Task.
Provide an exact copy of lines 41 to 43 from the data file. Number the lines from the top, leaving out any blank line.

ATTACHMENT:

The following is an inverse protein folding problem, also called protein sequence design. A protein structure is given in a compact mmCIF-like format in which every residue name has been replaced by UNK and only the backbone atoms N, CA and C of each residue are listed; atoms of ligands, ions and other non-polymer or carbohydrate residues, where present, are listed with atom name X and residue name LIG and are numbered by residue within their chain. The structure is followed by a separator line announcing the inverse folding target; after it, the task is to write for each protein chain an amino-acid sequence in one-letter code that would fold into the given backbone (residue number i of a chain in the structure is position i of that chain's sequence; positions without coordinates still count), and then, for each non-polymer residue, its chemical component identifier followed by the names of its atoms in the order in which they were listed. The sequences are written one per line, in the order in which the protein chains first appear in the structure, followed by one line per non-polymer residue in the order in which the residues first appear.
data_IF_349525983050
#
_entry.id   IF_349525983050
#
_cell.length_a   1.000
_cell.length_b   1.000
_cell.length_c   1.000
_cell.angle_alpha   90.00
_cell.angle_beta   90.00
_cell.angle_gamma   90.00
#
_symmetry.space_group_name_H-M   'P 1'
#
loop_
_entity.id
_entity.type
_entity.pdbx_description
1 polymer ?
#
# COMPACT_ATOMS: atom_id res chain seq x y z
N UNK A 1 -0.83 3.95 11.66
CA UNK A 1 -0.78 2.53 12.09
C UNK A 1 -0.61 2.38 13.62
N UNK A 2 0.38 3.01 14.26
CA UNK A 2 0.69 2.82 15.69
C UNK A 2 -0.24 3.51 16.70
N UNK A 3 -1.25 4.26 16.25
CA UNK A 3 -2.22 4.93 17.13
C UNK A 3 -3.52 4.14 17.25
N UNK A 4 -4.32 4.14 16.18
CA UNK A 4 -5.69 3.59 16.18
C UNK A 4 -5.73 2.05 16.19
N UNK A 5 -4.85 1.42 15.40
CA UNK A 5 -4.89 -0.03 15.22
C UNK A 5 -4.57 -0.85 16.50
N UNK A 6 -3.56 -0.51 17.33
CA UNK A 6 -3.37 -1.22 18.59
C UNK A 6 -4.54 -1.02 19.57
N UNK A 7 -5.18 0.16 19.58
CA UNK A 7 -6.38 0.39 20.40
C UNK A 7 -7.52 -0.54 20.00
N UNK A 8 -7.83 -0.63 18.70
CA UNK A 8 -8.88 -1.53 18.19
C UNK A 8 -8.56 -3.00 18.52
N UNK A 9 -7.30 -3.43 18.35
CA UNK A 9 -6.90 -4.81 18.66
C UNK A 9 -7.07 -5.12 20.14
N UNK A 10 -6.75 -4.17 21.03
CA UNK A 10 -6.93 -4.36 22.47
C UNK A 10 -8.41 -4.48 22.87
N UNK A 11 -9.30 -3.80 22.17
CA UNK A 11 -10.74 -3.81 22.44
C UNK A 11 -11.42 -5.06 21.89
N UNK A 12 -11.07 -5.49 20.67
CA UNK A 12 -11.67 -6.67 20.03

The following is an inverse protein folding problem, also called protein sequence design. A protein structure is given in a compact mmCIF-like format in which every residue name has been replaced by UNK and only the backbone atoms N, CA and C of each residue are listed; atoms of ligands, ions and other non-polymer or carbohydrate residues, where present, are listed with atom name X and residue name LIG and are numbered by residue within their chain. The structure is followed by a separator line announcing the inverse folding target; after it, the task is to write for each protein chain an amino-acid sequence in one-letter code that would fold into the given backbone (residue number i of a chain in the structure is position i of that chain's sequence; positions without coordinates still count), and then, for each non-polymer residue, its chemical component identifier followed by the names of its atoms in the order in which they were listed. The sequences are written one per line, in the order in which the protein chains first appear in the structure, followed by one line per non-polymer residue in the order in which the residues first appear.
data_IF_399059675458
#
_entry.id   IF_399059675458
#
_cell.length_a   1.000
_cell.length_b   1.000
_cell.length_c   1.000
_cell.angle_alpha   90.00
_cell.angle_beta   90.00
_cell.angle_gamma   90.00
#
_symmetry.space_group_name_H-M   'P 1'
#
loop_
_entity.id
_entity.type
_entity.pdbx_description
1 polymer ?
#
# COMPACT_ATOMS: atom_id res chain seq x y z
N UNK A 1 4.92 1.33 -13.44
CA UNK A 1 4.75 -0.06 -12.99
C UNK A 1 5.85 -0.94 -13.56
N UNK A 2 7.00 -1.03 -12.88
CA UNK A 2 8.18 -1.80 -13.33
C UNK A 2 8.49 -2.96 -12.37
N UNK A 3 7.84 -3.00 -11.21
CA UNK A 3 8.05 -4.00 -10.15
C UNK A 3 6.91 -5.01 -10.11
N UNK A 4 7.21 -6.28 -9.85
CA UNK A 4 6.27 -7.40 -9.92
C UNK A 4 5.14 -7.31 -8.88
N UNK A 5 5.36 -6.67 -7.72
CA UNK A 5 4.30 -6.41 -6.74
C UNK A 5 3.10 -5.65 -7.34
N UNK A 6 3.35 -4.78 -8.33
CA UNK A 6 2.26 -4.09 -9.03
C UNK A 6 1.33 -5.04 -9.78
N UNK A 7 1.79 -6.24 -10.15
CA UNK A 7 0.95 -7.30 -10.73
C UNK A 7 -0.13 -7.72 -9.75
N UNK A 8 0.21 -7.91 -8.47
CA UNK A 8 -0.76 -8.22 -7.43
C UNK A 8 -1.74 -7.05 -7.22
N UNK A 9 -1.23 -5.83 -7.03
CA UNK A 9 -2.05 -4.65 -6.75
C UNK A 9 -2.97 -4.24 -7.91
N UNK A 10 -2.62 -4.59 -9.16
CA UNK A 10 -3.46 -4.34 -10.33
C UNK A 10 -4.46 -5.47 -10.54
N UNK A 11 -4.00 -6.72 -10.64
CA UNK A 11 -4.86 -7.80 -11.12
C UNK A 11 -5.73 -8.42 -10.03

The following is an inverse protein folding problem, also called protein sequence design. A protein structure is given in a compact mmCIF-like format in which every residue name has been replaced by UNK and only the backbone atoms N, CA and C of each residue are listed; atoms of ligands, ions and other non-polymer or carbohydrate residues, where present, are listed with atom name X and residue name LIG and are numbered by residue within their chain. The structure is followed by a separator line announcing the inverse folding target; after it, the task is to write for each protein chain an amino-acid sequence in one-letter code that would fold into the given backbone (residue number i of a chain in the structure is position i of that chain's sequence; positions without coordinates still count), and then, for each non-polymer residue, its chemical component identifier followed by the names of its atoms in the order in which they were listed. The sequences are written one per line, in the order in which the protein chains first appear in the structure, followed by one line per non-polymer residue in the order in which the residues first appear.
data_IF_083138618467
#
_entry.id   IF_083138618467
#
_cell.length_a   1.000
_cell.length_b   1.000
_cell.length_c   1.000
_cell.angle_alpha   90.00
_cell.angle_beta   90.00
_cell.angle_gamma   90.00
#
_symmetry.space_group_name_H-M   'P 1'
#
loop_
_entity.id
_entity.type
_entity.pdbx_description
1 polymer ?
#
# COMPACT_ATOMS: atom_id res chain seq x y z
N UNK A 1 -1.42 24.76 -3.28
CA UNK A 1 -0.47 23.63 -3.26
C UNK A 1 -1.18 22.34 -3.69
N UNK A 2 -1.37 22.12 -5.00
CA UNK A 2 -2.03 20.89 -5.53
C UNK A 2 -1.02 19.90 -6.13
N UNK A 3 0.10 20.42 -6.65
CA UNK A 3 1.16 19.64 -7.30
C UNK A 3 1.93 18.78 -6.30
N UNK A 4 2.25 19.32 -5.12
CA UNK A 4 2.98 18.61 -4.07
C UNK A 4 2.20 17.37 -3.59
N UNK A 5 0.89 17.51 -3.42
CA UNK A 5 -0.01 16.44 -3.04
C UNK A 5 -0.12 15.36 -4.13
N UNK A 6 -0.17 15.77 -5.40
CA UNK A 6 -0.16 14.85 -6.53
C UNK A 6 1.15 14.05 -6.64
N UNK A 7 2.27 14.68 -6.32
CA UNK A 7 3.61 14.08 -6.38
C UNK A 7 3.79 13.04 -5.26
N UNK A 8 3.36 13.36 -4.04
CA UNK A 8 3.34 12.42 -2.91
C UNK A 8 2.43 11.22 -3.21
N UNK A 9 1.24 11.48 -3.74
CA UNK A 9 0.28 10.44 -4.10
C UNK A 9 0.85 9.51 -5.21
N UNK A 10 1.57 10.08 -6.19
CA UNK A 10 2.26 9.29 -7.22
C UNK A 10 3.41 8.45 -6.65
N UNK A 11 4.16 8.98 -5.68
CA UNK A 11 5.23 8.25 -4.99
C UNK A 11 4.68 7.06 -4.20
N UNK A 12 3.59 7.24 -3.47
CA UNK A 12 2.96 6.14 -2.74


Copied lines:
CA UNK A 7 -6.38 0.39 20.40
C UNK A 7 -7.52 -0.54 20.00
N UNK A 8 -7.83 -0.63 18.70